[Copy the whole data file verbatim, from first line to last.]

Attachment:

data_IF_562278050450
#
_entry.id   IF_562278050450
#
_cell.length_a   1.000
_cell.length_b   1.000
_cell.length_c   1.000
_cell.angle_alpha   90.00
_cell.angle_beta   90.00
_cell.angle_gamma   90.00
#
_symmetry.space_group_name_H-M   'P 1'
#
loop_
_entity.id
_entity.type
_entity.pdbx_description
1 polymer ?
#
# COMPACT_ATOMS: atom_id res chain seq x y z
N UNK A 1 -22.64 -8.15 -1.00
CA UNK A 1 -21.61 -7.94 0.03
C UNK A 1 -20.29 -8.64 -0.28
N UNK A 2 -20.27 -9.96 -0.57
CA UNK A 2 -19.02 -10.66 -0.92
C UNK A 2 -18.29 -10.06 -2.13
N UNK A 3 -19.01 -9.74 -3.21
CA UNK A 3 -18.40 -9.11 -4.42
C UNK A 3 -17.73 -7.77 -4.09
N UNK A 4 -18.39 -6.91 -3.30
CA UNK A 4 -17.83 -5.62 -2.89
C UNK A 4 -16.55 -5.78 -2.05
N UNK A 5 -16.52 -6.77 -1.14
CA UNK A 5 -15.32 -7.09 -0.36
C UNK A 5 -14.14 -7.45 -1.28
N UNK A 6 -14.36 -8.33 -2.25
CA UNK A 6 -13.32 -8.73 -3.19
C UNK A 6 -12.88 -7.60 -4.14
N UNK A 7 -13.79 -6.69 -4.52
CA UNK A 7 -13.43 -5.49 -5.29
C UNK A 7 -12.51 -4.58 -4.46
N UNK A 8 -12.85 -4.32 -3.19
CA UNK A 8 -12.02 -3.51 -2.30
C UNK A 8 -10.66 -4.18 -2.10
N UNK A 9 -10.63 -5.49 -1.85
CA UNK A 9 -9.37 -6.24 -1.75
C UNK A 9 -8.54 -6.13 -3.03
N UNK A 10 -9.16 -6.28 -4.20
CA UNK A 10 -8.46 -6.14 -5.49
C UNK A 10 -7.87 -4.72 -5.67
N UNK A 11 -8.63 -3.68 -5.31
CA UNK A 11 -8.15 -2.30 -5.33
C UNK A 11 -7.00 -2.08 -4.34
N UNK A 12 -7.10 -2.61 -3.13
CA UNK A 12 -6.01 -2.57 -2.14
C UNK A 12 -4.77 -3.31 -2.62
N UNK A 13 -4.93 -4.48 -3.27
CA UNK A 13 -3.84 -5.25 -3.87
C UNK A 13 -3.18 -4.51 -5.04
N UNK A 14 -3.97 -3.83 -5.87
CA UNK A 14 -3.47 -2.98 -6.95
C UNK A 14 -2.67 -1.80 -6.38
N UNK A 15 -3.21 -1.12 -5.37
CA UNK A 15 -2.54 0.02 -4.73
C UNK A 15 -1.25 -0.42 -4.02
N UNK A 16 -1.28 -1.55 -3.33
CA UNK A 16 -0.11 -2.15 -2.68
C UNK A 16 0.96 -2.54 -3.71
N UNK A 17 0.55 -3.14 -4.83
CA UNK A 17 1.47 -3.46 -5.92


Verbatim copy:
data_IF_562278050450
#
_entry.id   IF_562278050450
#
_cell.length_a   1.000
_cell.length_b   1.000
_cell.length_c   1.000
_cell.angle_alpha   90.00
_cell.angle_beta   90.00
_cell.angle_gamma   90.00
#
_symmetry.space_group_name_H-M   'P 1'
#
loop_
_entity.id
_entity.type
_entity.pdbx_description
1 polymer ?
#
# COMPACT_ATOMS: atom_id res chain seq x y z
N UNK A 1 -22.64 -8.15 -1.00
CA UNK A 1 -21.61 -7.94 0.03
C UNK A 1 -20.29 -8.64 -0.28
N UNK A 2 -20.27 -9.96 -0.57
CA UNK A 2 -19.02 -10.66 -0.92
C UNK A 2 -18.29 -10.06 -2.13
N UNK A 3 -19.01 -9.74 -3.21
CA UNK A 3 -18.40 -9.11 -4.42
C UNK A 3 -17.73 -7.77 -4.09
N UNK A 4 -18.39 -6.91 -3.30
CA UNK A 4 -17.83 -5.62 -2.89
C UNK A 4 -16.55 -5.78 -2.05
N UNK A 5 -16.52 -6.77 -1.14
CA UNK A 5 -15.32 -7.09 -0.36
C UNK A 5 -14.14 -7.45 -1.28
N UNK A 6 -14.36 -8.33 -2.25
CA UNK A 6 -13.32 -8.73 -3.19
C UNK A 6 -12.88 -7.60 -4.14
N UNK A 7 -13.79 -6.69 -4.52
CA UNK A 7 -13.43 -5.49 -5.29
C UNK A 7 -12.51 -4.58 -4.46
N UNK A 8 -12.85 -4.32 -3.19
CA UNK A 8 -12.02 -3.51 -2.30
C UNK A 8 -10.66 -4.18 -2.10
N UNK A 9 -10.63 -5.49 -1.85
CA UNK A 9 -9.37 -6.24 -1.75
C UNK A 9 -8.54 -6.13 -3.03
N UNK A 10 -9.16 -6.28 -4.20
CA UNK A 10 -8.46 -6.14 -5.49
C UNK A 10 -7.87 -4.72 -5.67
N UNK A 11 -8.63 -3.68 -5.31
CA UNK A 11 -8.15 -2.30 -5.33
C UNK A 11 -7.00 -2.08 -4.34
N UNK A 12 -7.10 -2.61 -3.13
CA UNK A 12 -6.01 -2.57 -2.14
C UNK A 12 -4.77 -3.31 -2.62
N UNK A 13 -4.93 -4.48 -3.27
CA UNK A 13 -3.84 -5.25 -3.87
C UNK A 13 -3.18 -4.51 -5.04
N UNK A 14 -3.97 -3.83 -5.87
CA UNK A 14 -3.47 -2.98 -6.95
C UNK A 14 -2.67 -1.80 -6.38
N UNK A 15 -3.21 -1.12 -5.37
CA UNK A 15 -2.54 0.02 -4.73
C UNK A 15 -1.25 -0.42 -4.02
N UNK A 16 -1.28 -1.55 -3.33
CA UNK A 16 -0.11 -2.15 -2.68
C UNK A 16 0.96 -2.54 -3.71
N UNK A 17 0.55 -3.14 -4.83
CA UNK A 17 1.47 -3.46 -5.92